Before Memorial Day in 1922, the VFW conducted its first poppy distribution,
becoming the first veterans' organization to organize a nationwide
distribution. The poppy soon was adopted as the official memorial flower
of the Veterans of Foreign Wars of the United States, as it remains
During their 1923 encampment, the VFW decided that "Buddy"® Poppies would be assembled by disabled and needy veterans who would be paid for their work to provide them with financial assistance. The next year, disabled veterans at the Buddy Poppy factory in Pittsburgh assembled VFW Buddy Poppies. The designation "Buddy Poppy" was adopted at that time.
In February 1924, the name "Buddy Poppy" was registered with the U.S. Patent Office. A certificate was issued on May 20, 1924, granting the VFW organization all trademark rights in the name of Buddy under the classification of artificial flowers. Since then, that trademark is a guarantee that all poppies bearing that name and the VFW label are genuine products of the work of disabled and needy veterans. No other organization, firm or individual can legally use the name Buddy Poppy.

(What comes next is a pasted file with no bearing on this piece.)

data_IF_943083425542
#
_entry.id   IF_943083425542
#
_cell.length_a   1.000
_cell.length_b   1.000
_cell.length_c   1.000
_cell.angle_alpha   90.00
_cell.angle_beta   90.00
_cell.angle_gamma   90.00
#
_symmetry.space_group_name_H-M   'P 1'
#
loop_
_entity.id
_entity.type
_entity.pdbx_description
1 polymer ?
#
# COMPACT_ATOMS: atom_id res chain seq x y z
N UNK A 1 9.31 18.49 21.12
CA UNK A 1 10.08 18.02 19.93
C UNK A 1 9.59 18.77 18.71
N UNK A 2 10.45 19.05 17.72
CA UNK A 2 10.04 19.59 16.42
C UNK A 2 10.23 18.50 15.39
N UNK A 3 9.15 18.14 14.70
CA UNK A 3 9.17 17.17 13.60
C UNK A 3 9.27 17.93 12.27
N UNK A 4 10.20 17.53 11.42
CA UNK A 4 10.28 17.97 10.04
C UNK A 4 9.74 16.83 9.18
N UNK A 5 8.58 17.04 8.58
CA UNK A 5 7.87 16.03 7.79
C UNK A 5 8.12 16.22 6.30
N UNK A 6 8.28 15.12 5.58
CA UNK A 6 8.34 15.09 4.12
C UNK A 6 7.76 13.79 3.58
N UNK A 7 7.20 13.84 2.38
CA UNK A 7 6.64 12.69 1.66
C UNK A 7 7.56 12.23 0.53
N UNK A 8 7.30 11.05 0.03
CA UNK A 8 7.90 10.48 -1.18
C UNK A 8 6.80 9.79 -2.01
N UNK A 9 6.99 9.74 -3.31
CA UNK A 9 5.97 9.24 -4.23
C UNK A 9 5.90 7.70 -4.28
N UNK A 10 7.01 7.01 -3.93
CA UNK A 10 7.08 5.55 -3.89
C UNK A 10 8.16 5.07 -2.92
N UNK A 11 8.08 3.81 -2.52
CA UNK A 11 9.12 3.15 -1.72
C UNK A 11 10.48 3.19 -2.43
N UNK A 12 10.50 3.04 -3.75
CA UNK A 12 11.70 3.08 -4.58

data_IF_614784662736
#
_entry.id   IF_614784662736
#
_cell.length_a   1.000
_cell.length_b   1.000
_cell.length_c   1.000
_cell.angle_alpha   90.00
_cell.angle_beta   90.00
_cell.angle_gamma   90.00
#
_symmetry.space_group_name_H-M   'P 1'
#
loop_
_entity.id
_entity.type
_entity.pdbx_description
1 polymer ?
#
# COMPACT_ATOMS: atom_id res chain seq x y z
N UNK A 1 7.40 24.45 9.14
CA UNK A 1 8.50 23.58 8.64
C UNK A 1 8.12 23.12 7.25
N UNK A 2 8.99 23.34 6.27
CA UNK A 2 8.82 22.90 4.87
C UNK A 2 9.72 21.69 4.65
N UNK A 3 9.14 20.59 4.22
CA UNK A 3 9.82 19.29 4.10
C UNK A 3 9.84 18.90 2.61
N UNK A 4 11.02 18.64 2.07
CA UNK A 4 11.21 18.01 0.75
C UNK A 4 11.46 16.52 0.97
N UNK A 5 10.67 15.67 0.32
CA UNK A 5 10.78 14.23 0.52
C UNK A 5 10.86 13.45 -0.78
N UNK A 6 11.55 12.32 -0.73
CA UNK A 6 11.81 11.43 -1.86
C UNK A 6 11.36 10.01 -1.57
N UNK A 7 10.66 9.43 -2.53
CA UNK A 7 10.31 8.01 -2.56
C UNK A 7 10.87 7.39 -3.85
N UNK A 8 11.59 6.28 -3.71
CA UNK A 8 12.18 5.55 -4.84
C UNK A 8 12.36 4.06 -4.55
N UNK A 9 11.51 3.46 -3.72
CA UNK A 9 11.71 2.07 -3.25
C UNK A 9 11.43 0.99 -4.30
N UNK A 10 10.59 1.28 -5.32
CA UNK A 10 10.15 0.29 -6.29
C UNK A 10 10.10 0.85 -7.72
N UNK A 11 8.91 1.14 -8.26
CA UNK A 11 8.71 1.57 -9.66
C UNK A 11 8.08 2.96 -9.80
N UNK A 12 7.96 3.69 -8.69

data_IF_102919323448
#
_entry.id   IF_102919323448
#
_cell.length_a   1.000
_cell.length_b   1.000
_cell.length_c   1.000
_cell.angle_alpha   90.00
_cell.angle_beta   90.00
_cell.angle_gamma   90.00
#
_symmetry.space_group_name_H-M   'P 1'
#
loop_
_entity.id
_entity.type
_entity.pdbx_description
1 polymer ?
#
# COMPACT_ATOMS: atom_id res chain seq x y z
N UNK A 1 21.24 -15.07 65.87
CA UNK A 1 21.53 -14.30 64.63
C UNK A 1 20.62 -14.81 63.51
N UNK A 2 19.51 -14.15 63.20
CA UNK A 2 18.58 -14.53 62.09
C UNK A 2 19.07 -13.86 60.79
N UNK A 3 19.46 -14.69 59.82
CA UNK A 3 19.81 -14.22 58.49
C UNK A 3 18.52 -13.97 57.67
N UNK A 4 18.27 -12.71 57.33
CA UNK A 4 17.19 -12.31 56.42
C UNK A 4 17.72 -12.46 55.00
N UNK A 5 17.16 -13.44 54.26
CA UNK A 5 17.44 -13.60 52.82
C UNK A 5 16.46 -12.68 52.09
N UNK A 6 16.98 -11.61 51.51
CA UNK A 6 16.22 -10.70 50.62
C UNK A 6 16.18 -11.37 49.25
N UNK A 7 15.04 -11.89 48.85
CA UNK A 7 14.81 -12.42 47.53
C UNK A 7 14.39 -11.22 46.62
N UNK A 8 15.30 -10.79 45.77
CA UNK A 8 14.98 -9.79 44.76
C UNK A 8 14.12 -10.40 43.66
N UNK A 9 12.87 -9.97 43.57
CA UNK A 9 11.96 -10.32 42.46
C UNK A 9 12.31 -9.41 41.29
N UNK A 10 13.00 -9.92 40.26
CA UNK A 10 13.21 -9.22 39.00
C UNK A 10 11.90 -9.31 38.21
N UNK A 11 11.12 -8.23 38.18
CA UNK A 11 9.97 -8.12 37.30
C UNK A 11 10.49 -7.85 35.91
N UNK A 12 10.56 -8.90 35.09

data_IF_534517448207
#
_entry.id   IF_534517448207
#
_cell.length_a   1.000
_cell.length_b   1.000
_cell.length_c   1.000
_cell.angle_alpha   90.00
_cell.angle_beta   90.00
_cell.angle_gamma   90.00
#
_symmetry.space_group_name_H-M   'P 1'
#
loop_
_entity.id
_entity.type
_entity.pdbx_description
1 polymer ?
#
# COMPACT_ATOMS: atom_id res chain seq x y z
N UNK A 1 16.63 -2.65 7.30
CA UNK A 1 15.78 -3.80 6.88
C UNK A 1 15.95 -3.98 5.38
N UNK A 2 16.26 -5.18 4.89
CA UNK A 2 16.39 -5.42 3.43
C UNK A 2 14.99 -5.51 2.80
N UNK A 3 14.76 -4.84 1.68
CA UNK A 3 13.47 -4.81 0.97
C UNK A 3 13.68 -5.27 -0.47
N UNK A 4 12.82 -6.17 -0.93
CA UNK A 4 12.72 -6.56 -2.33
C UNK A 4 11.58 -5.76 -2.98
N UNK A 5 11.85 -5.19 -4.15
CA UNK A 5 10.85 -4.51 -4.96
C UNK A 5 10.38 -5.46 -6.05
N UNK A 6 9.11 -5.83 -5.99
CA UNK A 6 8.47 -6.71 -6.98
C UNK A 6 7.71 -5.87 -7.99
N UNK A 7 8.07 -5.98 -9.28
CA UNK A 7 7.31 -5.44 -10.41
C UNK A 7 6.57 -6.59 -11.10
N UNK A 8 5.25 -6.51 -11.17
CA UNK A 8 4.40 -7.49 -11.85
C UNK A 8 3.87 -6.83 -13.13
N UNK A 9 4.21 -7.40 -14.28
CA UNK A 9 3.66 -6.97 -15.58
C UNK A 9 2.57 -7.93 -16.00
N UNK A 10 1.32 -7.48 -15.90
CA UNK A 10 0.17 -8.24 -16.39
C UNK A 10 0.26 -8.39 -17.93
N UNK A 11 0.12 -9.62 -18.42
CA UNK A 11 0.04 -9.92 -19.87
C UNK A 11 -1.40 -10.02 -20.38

Today, VFW Buddy Poppies are still assembled by disabled and needy veterans in VA Hospitals.
The VFW Buddy Poppy program provides compensation to the veterans who assemble the poppies, provides financial assistance in maintaining state and national veterans' rehabilitation and service programs and partially supports the VFW National Home For Children.
Hear from those who assemble the mighty little flowers in "The Veterans Behind the Buddy Poppy" video.